Monday, October 1, 2018

A Taste, Look, and Feel of Toronto, Canada

Lake Ontario- spooky sky
spooky yet gorgeous skies around Lake Ontario at sunset

The beaches of Lake Ontario lap up its ferocious waves on this windy evening as I stand on her shores gazing up at the setting sky. Although the most polluted of the Great Lakes, it still contains a number of water enthusiasts; tonight that number is "one." I strip and dive in, but am quickly ejected by the frigid waters. I dress and retreat back up the hill feeling slightly defeated.

Toronto street car
I hop in a street car, its civic purpose to slow Queen Street traffic to the speed of an octogenarian jogger taking a coffee break.

As we continue west, large green parks start popping into view; people toss frisbees back and forth, as some set picnic baskets atop their large beach towels, while others meditatively practice tai-chi, breathing in deeply and exhaling slowly until they literally start flying through the air, upended by a linebacker of a dog chasing a squirrel through their circle.

Noting the lush landscapes combined with substantial summer humidity my wife declares Toronto, "The ideal place to grow a garden;" ... failing to factor in the snow which blankets the Great White North during its harsh winters.
There's a for sale sign in front of an old, three story red brick house near the downtown, which will undoubtably sell for a pretty penny. Toronto real estate is in bubble territory, bid up by Chinese money anxious to park itself in safer lands. Escalating rents, high grocery prices, and an Ontario sales tax of 13% on top of all other purchases apply substantial pressure to your finances. After 4 months of living here, my wallet is as flat as a penny left on the rail road tracks.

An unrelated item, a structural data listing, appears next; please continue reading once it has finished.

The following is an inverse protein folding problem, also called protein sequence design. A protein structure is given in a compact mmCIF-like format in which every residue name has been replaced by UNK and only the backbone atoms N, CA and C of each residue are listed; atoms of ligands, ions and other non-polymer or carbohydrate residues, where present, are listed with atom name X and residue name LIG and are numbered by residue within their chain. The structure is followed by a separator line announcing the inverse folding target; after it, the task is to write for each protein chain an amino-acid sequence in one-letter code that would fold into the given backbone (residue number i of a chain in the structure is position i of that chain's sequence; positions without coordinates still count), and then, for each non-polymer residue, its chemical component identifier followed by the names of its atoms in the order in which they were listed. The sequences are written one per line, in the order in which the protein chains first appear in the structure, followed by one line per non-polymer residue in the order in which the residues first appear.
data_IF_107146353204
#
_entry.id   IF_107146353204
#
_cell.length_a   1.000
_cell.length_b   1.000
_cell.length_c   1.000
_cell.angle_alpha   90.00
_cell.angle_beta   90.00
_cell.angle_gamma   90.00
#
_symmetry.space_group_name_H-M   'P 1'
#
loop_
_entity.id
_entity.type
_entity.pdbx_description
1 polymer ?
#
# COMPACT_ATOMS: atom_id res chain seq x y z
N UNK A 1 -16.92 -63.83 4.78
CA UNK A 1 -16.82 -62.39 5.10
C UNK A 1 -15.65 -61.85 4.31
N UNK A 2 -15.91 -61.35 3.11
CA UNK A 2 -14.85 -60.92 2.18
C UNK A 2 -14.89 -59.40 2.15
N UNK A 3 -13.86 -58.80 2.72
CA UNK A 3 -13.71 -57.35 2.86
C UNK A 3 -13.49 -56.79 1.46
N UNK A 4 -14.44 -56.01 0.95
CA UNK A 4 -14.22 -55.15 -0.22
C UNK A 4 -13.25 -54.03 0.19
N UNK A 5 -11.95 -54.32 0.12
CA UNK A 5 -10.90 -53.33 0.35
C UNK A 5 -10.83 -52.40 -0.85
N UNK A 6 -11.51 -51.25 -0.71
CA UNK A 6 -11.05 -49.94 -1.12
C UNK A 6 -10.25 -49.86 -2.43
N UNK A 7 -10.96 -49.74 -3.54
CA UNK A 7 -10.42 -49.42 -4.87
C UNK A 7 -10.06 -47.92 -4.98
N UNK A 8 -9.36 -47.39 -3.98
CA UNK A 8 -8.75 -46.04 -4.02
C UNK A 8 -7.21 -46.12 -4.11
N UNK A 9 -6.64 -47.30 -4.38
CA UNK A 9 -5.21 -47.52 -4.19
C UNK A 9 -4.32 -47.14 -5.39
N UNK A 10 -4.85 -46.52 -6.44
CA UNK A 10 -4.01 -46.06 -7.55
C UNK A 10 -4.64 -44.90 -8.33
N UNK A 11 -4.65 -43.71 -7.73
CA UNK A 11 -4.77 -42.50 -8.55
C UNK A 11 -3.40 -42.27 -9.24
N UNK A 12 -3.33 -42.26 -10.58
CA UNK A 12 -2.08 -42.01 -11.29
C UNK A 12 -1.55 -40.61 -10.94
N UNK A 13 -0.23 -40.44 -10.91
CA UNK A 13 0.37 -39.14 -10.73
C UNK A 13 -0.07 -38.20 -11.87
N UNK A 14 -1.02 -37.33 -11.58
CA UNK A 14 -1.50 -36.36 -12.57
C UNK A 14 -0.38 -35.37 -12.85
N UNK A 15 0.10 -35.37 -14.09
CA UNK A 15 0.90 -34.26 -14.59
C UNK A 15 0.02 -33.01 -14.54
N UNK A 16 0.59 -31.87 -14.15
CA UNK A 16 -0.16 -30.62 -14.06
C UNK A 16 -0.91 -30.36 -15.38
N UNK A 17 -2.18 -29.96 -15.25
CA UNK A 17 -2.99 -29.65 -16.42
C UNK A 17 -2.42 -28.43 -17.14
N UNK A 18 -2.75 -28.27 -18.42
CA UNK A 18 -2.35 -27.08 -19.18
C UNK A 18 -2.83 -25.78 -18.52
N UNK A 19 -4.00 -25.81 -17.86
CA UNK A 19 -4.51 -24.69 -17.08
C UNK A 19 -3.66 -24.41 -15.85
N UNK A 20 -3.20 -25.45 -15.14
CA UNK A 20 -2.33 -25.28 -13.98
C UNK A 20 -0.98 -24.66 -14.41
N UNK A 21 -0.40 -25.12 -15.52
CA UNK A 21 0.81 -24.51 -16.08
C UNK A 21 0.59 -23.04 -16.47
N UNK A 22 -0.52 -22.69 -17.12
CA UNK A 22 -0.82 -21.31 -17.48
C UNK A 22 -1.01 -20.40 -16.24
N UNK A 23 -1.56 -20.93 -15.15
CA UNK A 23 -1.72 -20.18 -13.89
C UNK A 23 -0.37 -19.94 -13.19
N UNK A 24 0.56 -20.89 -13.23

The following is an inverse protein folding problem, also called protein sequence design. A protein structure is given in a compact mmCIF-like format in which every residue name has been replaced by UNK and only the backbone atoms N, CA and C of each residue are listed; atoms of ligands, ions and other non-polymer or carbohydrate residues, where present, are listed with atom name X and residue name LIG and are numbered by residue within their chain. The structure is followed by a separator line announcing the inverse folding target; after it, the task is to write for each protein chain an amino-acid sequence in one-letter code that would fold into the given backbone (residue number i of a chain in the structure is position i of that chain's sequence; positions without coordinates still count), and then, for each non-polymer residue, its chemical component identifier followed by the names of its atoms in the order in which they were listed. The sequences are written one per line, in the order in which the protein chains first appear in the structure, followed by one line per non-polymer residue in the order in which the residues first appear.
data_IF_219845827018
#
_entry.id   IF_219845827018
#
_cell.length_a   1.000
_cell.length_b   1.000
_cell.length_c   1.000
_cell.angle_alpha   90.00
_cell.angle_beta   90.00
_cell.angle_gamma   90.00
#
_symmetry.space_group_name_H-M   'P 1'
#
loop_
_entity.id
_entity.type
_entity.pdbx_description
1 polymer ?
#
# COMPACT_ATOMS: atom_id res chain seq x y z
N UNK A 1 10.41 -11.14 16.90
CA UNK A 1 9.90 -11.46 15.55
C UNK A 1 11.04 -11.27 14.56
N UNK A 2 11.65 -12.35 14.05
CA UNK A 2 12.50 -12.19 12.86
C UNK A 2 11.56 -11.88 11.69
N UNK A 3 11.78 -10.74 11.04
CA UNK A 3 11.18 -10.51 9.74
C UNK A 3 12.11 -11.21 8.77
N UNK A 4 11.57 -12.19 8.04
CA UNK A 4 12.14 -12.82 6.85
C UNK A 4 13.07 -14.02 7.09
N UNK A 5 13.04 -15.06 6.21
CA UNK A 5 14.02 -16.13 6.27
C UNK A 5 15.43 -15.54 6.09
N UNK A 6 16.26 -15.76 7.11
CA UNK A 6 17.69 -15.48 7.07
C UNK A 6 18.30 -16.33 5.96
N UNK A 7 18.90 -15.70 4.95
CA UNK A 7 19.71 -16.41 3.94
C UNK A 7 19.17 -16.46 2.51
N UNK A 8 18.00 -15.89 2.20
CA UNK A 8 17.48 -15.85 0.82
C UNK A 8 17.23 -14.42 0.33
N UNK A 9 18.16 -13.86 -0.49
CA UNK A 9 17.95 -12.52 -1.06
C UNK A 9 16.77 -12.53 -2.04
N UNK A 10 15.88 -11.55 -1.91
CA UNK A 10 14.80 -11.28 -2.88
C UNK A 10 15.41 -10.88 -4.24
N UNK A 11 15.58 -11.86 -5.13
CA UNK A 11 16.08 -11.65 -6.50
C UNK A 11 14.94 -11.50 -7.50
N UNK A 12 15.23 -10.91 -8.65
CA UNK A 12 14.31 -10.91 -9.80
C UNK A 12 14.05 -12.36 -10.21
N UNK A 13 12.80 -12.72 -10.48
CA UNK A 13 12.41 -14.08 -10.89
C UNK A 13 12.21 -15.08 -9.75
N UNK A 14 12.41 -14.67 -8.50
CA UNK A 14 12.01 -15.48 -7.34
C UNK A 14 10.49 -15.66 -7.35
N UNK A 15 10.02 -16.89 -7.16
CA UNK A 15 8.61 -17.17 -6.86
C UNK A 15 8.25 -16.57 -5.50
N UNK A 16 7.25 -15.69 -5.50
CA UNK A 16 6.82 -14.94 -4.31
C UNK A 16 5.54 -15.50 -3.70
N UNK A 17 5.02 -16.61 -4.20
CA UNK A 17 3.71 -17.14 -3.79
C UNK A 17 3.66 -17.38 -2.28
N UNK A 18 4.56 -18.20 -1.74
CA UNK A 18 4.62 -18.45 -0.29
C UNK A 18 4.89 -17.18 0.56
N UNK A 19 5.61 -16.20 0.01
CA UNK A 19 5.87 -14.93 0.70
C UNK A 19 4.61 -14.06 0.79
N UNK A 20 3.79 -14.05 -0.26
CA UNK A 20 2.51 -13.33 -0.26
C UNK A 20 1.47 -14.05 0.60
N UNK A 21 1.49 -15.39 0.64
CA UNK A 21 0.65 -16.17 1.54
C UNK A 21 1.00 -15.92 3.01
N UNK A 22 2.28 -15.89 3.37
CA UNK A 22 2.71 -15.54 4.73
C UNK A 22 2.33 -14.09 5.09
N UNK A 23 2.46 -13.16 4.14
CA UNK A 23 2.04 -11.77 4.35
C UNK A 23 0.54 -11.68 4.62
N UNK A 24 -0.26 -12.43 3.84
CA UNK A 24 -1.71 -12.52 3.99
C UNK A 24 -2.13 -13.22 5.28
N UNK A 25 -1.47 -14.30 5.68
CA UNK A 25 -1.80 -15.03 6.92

Toronto street scene, late January

Walking between the downtown sky-scrapers, it's notable how the pedestrians seem to represent every country on earth, and during winter months Antarctic penguins round out the continents; no one in this ethnic melting pot gives them so much as a second glance.

downtown Toronto
Presenting our e-tickets, we enter Scotiabank Arena  to watch the "hockey" (whatever that is) game. Molson beer flows in greater and greater volumes through the stands, until finally, during the 2nd period intermission, the generally milquetoast and polite Canucks start flapping their mouths, bragging about:
  • Canada's greatest invention and contribution to the world- the zamboni
  • how they have the worst traffic on the planet. 
Canadians are funny, ey? Toronto moves like the Indy 500 compared to most large cities around the globe. Even on a Friday night, downtown, with several events going on, traffic here still moves faster than a Christmas morning in Los Angeles. (provided you don't find yourself behind the aforementioned Queen Street cable car) 

But through and through Toronto is an eminently livable city, with its friendly people, large green spaces, plethora of restaurants, and the feeling that no matter who you are or where you are from, you're likely to find a little niche for yourself here. 
The only dilemma I have is whether I should inform my newfound Canadian friends that the zamboni was, in fact, invented in Southern California. .... 
Nah, I just don't have the heart. Let them have it. The game just started again and my amigos are decrying a penalty against the Leafs. When I join in and deride the call, one of them offers me a beer. I love these hosers.
So much so I married one.
Do you see one Hoser or two?